The next question to answer is when? How long is your ‘school year’? And when are your days off? Some of this goes back to your philosophy of education and mission statement. I personally believe learning is a lifelong process and I live a lifestyle of learning. I remember when I was a kid we had the ‘catch-up’ weeks at the beginning of the school year and the ‘spring fever’ at the end. Both extremes seem counter-productive to me so I took the view that spreading the weeks off throughout the year evenly worked. We did 6-week segments with two weeks off between. Maybe you prefer to stick with the local districts set calendar. There are no wrong answers here.
Flexibility is great to have. Say your child has a role in a local theater’s Spring program. Perhaps you’ve offered to help with costumes or props. Or say her soccer team made the playoffs. Yay! No matter what ‘extracurricular’ activities your family chooses to participate in you’ll have schedules and other people counting on your availability. So pick hard dates you can’t budge on and go from there. Oh, and I put extracurricular in single quotes because there’s no rule saying you can’t learn/teach using those activities. They’re all‘curricular’ in the long run. Dyslexic-girl helped lead music for one of our clubs involving gestures/movements choreographed to singing and then had to create a skit on that month’s topic. Can you think of any language skills NOT included in that activity? Oh, yeah, Anti-math girl, we were doing school!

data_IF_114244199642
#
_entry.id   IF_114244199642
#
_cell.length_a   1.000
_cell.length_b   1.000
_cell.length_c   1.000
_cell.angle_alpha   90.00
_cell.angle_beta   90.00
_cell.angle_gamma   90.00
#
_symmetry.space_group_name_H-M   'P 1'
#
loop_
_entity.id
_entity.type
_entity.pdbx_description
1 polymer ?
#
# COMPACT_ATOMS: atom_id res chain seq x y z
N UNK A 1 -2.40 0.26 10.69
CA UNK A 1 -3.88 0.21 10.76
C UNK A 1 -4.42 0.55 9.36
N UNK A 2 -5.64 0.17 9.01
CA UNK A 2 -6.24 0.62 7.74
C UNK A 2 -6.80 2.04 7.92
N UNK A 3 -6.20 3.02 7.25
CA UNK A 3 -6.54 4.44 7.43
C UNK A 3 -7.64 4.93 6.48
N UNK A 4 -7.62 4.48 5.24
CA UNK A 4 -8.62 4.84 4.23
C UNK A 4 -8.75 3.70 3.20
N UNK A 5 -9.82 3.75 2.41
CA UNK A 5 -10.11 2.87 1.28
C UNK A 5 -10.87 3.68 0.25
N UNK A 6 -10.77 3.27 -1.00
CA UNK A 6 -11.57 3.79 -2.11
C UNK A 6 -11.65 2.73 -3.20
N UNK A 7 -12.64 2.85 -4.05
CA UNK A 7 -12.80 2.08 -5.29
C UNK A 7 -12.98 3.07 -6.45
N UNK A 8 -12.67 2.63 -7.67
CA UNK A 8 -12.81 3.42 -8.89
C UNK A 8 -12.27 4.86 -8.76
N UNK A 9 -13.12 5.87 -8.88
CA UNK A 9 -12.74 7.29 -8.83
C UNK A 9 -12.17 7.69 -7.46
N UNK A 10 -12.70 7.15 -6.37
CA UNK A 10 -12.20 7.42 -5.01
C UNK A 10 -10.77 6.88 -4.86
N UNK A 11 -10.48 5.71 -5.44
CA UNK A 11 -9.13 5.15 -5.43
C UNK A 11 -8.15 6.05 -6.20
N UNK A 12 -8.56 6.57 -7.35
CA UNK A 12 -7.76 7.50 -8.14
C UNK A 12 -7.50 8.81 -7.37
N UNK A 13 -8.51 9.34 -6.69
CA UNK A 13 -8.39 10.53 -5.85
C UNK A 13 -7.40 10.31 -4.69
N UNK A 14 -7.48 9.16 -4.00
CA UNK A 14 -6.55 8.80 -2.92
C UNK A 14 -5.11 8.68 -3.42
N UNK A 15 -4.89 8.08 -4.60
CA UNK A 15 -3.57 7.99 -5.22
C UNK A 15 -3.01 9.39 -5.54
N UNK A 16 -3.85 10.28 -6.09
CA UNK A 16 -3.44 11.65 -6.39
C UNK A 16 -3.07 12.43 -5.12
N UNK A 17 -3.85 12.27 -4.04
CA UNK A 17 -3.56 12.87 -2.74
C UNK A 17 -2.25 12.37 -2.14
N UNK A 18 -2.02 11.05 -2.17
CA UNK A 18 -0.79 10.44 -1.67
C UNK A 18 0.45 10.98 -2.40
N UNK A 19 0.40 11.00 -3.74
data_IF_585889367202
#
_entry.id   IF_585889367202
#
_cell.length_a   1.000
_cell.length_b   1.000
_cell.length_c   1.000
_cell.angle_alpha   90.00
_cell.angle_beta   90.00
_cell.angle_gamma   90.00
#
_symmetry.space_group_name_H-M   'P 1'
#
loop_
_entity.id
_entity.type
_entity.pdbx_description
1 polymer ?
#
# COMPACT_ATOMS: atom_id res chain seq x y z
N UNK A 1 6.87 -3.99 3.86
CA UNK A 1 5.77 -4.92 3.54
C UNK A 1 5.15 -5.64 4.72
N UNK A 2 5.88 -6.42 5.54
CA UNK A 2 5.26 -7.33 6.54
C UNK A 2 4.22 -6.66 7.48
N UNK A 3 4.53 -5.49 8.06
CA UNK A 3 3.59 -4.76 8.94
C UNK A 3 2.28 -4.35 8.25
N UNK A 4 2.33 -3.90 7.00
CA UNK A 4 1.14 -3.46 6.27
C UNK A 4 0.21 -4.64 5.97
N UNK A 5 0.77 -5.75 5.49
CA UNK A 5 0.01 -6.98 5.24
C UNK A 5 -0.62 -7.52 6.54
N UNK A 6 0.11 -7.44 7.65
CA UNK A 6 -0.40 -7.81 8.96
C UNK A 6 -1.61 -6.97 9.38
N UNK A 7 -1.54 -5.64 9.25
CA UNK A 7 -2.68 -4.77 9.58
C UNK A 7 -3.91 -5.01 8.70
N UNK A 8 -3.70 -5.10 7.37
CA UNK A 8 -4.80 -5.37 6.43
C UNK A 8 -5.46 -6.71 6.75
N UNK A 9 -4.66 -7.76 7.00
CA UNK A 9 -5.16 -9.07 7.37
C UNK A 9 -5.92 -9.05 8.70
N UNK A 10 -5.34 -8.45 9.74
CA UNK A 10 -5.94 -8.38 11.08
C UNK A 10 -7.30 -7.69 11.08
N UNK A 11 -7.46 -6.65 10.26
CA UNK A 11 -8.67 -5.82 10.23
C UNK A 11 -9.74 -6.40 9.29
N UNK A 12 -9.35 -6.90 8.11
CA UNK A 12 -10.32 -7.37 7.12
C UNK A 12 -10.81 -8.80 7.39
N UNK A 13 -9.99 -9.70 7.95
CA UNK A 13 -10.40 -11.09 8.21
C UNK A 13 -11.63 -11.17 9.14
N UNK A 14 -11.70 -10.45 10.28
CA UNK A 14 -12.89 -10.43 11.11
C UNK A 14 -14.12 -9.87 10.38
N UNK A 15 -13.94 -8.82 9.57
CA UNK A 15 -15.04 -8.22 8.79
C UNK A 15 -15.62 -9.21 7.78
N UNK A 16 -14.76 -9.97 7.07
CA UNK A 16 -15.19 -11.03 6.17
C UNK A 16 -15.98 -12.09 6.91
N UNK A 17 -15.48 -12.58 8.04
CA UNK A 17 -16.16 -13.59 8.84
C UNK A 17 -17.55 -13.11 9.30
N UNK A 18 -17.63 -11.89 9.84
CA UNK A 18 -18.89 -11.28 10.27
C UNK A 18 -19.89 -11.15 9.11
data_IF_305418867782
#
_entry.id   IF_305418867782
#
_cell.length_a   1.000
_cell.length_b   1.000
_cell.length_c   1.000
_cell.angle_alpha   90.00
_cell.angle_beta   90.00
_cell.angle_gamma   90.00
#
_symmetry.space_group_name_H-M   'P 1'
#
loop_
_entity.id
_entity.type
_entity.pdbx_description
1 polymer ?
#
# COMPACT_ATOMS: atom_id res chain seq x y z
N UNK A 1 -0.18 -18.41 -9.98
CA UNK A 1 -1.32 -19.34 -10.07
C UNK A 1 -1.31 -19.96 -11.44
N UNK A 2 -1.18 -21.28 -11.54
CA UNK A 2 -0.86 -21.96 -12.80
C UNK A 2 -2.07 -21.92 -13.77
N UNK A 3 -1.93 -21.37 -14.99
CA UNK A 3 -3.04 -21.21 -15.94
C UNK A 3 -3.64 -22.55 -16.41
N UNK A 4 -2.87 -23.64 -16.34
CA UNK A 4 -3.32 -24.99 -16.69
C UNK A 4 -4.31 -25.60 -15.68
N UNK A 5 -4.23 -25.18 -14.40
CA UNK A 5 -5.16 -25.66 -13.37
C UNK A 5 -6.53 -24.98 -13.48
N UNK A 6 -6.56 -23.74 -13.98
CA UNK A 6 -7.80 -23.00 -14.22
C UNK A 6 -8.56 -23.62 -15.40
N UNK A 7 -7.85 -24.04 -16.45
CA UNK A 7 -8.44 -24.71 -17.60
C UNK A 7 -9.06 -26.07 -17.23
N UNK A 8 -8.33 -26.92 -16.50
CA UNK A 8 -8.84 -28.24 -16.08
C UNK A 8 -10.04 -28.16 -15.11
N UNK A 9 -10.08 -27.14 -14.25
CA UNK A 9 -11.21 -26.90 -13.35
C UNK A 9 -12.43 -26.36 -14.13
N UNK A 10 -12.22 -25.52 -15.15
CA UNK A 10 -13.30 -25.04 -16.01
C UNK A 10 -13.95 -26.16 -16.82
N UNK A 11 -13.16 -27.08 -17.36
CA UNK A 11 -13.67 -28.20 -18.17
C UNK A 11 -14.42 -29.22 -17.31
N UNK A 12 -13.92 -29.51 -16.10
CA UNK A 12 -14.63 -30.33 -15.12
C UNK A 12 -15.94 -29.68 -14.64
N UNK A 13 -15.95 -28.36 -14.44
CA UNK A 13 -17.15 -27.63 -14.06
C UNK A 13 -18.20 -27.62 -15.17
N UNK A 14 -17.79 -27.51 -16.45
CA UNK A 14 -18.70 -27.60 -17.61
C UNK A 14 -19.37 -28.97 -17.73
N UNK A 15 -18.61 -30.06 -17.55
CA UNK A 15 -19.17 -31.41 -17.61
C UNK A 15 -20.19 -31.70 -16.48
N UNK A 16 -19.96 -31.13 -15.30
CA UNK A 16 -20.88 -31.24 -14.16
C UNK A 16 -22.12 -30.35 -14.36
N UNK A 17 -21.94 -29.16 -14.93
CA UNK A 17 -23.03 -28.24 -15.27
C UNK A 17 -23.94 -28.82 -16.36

So look at a calendar and mark off the weeks you plan to work on ‘school’ but build-in some flexibility when appropriate. Utilize one of the many apps available to stay organized. Don’t forget to share your calendar with family if you can to get everyone on track for the support and encouragement.